The Next Chapter

How Shawn Hitchins finds hope in Dickens's A Christmas Carol

After suffering two tragic losses, writer and comedian Shawn Hitchins re-read Charles Dickins's Christmas classic to help with his grief.
Writer and comedian Shawn Hitchins reflects on how Dickens' A Christmas Carol helped him to reflect on a year of personal loss. (Jen Squires, Bantam Classics)

After a year of bereavement, writer and comedian Shawn Hitchins thought he should do what he does best — try and find a way to write about it.

English novelist Charles Dickens wrote the holiday classic A Christmas Carol. (Getty Images)

The writer behind A Brief History of Oversharing chose to delve into Charles Dickens's holiday classic A Christmas Carol as part of his research toward a new book. 

In re-reading the classic novel, he was able to reflect on his year of personal loss, as well as find a way of recapturing his humorous streak. 

Finding time in hardship

"Scrooge wakes up with this overwhelming emotional sense that he still has time. When you lose someone that is often a weight — the fact that you have time — and he goes right for it immediately. He screams out the window to a boy in the street and says, 'Do they still have that turkey'? That embodies this new sense of being, where he spreads joy and kindness for the first time in his life."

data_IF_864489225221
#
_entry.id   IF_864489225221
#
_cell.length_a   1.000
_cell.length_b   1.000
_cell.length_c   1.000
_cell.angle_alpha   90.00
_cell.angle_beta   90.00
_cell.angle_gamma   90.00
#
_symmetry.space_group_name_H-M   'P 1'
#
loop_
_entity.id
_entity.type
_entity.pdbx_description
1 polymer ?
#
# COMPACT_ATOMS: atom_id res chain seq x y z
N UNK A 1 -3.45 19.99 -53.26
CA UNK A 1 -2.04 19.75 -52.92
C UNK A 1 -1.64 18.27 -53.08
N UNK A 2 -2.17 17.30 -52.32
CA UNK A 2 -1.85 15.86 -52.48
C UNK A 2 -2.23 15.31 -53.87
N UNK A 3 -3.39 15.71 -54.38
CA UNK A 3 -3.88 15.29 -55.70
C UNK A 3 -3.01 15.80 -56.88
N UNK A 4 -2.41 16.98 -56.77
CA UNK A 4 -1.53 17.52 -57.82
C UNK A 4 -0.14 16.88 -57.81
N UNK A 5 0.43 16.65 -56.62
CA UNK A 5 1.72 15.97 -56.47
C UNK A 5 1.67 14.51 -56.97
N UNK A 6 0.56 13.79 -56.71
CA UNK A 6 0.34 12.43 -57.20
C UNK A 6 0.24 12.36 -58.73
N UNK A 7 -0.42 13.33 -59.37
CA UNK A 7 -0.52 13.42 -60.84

Contemporary relevance

"I think it taps into the social conscience. It's a reminder of our values — focus on joy, kindness, gratitude, ecstasy. Those are all of Dickens words right in the book. It's a reminder that we all need these days where we're socially isolated — where your value is in your work and in your status and how many Instagram followers you have.

It's a reminder of our values — focus on joy, kindness, gratitude, ecstasy.- Shawn Hitchins

"What I find amazing about this book is that it was written 10 years before Freud was Born and 30 years before Jung. Scrooge undergoes this process of transformation but also a process of psychoanalysis, where he has to go back to his past. He looks at the present, he looks toward the future and that's what is asked of us — to be in the present and hold both the past, the future and the present."

Comedy of interaction

"I wouldn't say that it's comedy. The humour of it is the awareness and Dickens's ability to cut to the bone of humans interacting with each other. That's where the comedy is — that's where the contrast is for me, which is great to have. A lot of people ask, 'how do you be funny after a really terrible year of loss?' That, to me, is where it starts." 

Shawn Hitchins's comments have been edited for clarity and length. 

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